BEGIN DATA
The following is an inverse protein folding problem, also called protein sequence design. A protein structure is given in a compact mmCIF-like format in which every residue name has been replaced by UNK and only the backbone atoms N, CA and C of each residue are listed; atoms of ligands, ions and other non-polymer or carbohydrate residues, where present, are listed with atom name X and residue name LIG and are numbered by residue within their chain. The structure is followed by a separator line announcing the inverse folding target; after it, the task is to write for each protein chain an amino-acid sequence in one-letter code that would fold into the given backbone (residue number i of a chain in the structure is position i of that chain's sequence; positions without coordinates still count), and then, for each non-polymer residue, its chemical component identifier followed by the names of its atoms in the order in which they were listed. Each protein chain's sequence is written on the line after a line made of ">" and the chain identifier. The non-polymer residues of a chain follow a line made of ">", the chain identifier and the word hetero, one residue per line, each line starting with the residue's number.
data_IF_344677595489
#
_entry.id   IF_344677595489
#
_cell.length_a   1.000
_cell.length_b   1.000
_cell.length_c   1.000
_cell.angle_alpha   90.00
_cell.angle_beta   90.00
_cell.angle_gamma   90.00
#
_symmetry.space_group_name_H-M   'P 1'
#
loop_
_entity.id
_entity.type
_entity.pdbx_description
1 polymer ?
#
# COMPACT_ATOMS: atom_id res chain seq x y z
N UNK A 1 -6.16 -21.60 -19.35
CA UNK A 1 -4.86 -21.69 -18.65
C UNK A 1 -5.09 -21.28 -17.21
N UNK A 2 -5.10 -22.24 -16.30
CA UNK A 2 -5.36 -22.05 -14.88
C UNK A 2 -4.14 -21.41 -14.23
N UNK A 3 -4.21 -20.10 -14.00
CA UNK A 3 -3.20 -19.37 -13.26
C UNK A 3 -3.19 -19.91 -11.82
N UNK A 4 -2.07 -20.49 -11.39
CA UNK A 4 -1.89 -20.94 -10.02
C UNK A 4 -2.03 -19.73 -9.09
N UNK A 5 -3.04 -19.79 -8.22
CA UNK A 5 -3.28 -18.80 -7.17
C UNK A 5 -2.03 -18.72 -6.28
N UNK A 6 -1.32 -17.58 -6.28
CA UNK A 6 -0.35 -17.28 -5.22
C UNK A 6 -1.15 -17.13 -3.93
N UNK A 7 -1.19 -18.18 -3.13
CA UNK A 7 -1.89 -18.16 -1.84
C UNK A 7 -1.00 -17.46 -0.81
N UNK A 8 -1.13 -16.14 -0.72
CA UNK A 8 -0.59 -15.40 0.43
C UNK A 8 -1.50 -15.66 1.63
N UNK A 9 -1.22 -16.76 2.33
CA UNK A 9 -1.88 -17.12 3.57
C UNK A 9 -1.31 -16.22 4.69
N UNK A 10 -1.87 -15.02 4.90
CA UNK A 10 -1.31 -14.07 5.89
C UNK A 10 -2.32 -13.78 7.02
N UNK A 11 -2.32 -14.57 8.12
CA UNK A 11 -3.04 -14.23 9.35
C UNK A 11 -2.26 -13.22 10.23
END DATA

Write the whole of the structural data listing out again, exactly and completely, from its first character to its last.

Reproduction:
The following is an inverse protein folding problem, also called protein sequence design. A protein structure is given in a compact mmCIF-like format in which every residue name has been replaced by UNK and only the backbone atoms N, CA and C of each residue are listed; atoms of ligands, ions and other non-polymer or carbohydrate residues, where present, are listed with atom name X and residue name LIG and are numbered by residue within their chain. The structure is followed by a separator line announcing the inverse folding target; after it, the task is to write for each protein chain an amino-acid sequence in one-letter code that would fold into the given backbone (residue number i of a chain in the structure is position i of that chain's sequence; positions without coordinates still count), and then, for each non-polymer residue, its chemical component identifier followed by the names of its atoms in the order in which they were listed. Each protein chain's sequence is written on the line after a line made of ">" and the chain identifier. The non-polymer residues of a chain follow a line made of ">", the chain identifier and the word hetero, one residue per line, each line starting with the residue's number.
data_IF_344677595489
#
_entry.id   IF_344677595489
#
_cell.length_a   1.000
_cell.length_b   1.000
_cell.length_c   1.000
_cell.angle_alpha   90.00
_cell.angle_beta   90.00
_cell.angle_gamma   90.00
#
_symmetry.space_group_name_H-M   'P 1'
#
loop_
_entity.id
_entity.type
_entity.pdbx_description
1 polymer ?
#
# COMPACT_ATOMS: atom_id res chain seq x y z
N UNK A 1 -6.16 -21.60 -19.35
CA UNK A 1 -4.86 -21.69 -18.65
C UNK A 1 -5.09 -21.28 -17.21
N UNK A 2 -5.10 -22.24 -16.30
CA UNK A 2 -5.36 -22.05 -14.88
C UNK A 2 -4.14 -21.41 -14.23
N UNK A 3 -4.21 -20.10 -14.00
CA UNK A 3 -3.20 -19.37 -13.26
C UNK A 3 -3.19 -19.91 -11.82
N UNK A 4 -2.07 -20.49 -11.39
CA UNK A 4 -1.89 -20.94 -10.02
C UNK A 4 -2.03 -19.73 -9.09
N UNK A 5 -3.04 -19.79 -8.22
CA UNK A 5 -3.28 -18.80 -7.17
C UNK A 5 -2.03 -18.72 -6.28
N UNK A 6 -1.32 -17.58 -6.28
CA UNK A 6 -0.35 -17.28 -5.22
C UNK A 6 -1.15 -17.13 -3.93
N UNK A 7 -1.19 -18.18 -3.13
CA UNK A 7 -1.89 -18.16 -1.84
C UNK A 7 -1.00 -17.46 -0.81
N UNK A 8 -1.13 -16.14 -0.72
CA UNK A 8 -0.59 -15.40 0.43
C UNK A 8 -1.50 -15.66 1.63
N UNK A 9 -1.22 -16.76 2.33
CA UNK A 9 -1.88 -17.12 3.57
C UNK A 9 -1.31 -16.22 4.69
N UNK A 10 -1.87 -15.02 4.90
CA UNK A 10 -1.31 -14.07 5.89
C UNK A 10 -2.32 -13.78 7.02
N UNK A 11 -2.32 -14.57 8.12
CA UNK A 11 -3.04 -14.23 9.35
C UNK A 11 -2.26 -13.22 10.23